When our oldest daughter, Jillian, was about 5 we bought her a bicycle. It had a really cool color scheme of turquoise and white, and of course it had training wheels. Jillian is super smart and could read by the time she was 3, but bicycling was not an interest. Despite our best efforts, she never rode that turquoise and white bike. The bike sat until Jillian outgrew it, and we eventually donated this brand new, dusty bike to Goodwill. It wasn’t until she was around 10 or 11 when all the other kids in the neighborhood were riding their bikes and going places that Jillian wanted to learn to ride a bike. The other kids had the freedom that a bike gives, and Jillian wanted that too. But the thing is, no matter how many books on bikes and bike riding you read, it still doesn’t teach you to ride a bike. We had to buy Jillian a bigger bike, this time one without training wheels because Jillian was too embarrassed to use them. We spent a number of hours (without any other neighborhood kids around!) trying and falling, before Jillian pedaled her way confidently down the sidewalk.
I think our spiritual journey can be a bit like this too. Reading the Bible, classes, and study are really important to following Jesus and learning about “the Episcopal branch of the Jesus movement,” as Presiding Bishop Curry calls our Church. But at some point in our spiritual journey, an intellectual approach to following Jesus isn’t enough. We are called to get on that spiritual bike and ride it.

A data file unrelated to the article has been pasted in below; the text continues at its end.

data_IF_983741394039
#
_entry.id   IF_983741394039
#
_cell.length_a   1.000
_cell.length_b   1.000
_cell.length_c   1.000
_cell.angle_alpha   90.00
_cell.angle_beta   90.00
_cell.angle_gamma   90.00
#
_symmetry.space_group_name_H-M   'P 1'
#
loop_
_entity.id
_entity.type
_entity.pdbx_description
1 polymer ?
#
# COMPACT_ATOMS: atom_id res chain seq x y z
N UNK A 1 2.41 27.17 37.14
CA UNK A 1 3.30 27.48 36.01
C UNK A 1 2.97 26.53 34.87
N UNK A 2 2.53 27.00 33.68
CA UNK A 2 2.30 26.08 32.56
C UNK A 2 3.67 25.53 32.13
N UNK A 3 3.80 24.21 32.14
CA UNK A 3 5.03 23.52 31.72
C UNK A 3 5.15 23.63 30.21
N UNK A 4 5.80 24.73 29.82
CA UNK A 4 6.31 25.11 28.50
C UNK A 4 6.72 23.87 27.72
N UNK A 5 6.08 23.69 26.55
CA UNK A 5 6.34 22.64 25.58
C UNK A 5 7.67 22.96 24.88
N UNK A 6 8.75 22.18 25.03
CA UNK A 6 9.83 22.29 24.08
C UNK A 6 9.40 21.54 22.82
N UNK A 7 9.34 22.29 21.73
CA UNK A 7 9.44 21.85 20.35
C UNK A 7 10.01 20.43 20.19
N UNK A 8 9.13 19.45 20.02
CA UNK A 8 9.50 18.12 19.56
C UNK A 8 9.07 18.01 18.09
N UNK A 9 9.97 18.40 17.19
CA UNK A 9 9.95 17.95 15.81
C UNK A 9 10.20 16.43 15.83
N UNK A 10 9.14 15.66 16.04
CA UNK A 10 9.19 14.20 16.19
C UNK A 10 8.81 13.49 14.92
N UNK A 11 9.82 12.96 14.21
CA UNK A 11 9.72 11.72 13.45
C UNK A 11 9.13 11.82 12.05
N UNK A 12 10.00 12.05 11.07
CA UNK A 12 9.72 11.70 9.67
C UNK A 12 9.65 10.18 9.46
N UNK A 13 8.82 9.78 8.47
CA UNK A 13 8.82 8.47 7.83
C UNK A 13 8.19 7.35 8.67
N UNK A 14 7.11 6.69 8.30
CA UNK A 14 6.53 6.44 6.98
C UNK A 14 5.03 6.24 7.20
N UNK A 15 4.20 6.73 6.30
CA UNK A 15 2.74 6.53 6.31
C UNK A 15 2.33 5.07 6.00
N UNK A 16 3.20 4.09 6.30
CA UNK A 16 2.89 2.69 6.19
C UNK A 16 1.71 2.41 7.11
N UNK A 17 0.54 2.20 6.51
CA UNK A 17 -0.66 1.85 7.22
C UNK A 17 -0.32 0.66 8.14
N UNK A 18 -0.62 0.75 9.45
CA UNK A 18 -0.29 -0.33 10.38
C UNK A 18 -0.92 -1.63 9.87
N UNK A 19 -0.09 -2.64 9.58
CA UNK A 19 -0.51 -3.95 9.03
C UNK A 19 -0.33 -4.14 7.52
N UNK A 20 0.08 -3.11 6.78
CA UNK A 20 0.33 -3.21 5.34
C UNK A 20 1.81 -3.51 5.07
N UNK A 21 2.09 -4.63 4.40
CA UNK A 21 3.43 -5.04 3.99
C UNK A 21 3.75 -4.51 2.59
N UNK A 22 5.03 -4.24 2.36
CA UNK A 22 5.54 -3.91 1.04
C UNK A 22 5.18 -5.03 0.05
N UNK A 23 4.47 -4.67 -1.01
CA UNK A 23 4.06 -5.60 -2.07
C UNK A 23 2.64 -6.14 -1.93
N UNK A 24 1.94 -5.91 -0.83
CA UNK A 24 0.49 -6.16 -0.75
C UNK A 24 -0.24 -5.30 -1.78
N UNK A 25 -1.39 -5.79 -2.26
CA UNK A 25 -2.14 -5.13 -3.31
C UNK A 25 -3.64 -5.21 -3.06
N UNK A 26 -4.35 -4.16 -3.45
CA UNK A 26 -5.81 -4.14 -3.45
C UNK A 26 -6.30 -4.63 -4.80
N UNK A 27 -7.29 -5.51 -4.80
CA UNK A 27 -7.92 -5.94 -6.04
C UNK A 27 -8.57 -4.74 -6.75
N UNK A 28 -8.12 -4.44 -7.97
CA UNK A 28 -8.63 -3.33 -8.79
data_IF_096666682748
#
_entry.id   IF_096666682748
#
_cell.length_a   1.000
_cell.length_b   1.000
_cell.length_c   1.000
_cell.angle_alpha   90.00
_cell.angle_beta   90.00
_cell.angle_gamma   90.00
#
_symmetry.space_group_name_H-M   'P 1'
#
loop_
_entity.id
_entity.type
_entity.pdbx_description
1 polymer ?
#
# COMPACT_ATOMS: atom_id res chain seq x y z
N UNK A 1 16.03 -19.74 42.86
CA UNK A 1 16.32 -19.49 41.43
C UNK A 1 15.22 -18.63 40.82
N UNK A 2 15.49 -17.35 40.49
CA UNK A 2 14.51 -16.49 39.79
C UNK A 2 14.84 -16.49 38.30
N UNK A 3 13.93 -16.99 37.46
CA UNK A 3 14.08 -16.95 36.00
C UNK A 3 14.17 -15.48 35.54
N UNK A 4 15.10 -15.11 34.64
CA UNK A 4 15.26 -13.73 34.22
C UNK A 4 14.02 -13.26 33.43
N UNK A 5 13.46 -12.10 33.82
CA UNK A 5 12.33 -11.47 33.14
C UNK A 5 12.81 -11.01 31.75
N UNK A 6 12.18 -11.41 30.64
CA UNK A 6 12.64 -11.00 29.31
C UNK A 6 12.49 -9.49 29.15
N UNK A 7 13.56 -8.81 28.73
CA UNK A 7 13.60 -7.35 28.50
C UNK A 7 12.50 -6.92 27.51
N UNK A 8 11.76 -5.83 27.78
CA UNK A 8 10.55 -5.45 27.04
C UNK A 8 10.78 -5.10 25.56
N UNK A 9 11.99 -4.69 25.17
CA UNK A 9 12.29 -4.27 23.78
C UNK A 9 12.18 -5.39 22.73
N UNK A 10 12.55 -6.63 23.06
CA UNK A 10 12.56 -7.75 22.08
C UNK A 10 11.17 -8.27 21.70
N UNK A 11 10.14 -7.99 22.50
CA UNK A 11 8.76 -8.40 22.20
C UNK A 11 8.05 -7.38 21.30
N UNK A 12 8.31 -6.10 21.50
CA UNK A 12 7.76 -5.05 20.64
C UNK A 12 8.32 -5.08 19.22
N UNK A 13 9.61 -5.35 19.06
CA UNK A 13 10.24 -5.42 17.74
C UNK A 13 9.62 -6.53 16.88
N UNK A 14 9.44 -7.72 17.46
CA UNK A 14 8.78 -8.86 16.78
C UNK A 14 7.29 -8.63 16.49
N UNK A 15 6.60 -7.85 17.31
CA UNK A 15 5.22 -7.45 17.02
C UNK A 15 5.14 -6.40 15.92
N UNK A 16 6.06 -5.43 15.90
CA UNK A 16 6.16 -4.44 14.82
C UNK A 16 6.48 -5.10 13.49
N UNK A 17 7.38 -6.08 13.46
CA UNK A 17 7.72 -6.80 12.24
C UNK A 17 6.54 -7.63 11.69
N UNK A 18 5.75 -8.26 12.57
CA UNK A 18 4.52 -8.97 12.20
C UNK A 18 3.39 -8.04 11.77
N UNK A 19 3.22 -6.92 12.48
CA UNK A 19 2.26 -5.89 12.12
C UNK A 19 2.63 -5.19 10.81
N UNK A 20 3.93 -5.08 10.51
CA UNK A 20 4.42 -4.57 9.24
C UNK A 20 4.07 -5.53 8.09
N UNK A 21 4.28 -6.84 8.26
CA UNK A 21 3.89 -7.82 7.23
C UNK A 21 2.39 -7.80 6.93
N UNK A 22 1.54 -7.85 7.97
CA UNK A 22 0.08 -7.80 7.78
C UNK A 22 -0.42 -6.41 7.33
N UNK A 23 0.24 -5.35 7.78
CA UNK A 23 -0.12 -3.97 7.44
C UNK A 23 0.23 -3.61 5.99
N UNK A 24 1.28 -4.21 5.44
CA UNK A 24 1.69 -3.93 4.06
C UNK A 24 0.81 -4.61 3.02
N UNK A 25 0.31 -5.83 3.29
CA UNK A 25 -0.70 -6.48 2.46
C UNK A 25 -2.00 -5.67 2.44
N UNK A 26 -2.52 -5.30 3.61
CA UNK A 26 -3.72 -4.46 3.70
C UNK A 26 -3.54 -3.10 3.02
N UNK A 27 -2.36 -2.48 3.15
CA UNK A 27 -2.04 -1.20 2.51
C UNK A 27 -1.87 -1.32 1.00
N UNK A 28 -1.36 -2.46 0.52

A way we can do this is to walk with Jesus this week. Walk into that Last Supper on Thursday (7 pm) and let Jesus wash our feet. Wait awhile with Jesus Garden of Gethsemane. Watch the kangaroo court trial. Walk alongside Simon of Cyrene as he carries the cross. Hear the nails being hammered in. Weep at the foot of the cross on Friday at noon. Sit at the wake Friday evening (7 pm). Watch in wide eyed amazement as the light of Christ is brought back into the Church Saturday evening (8 pm).
I invite you to ride your spiritual bikes through Holy Week because following Jesus isn’t just something we read about - it’s experiential.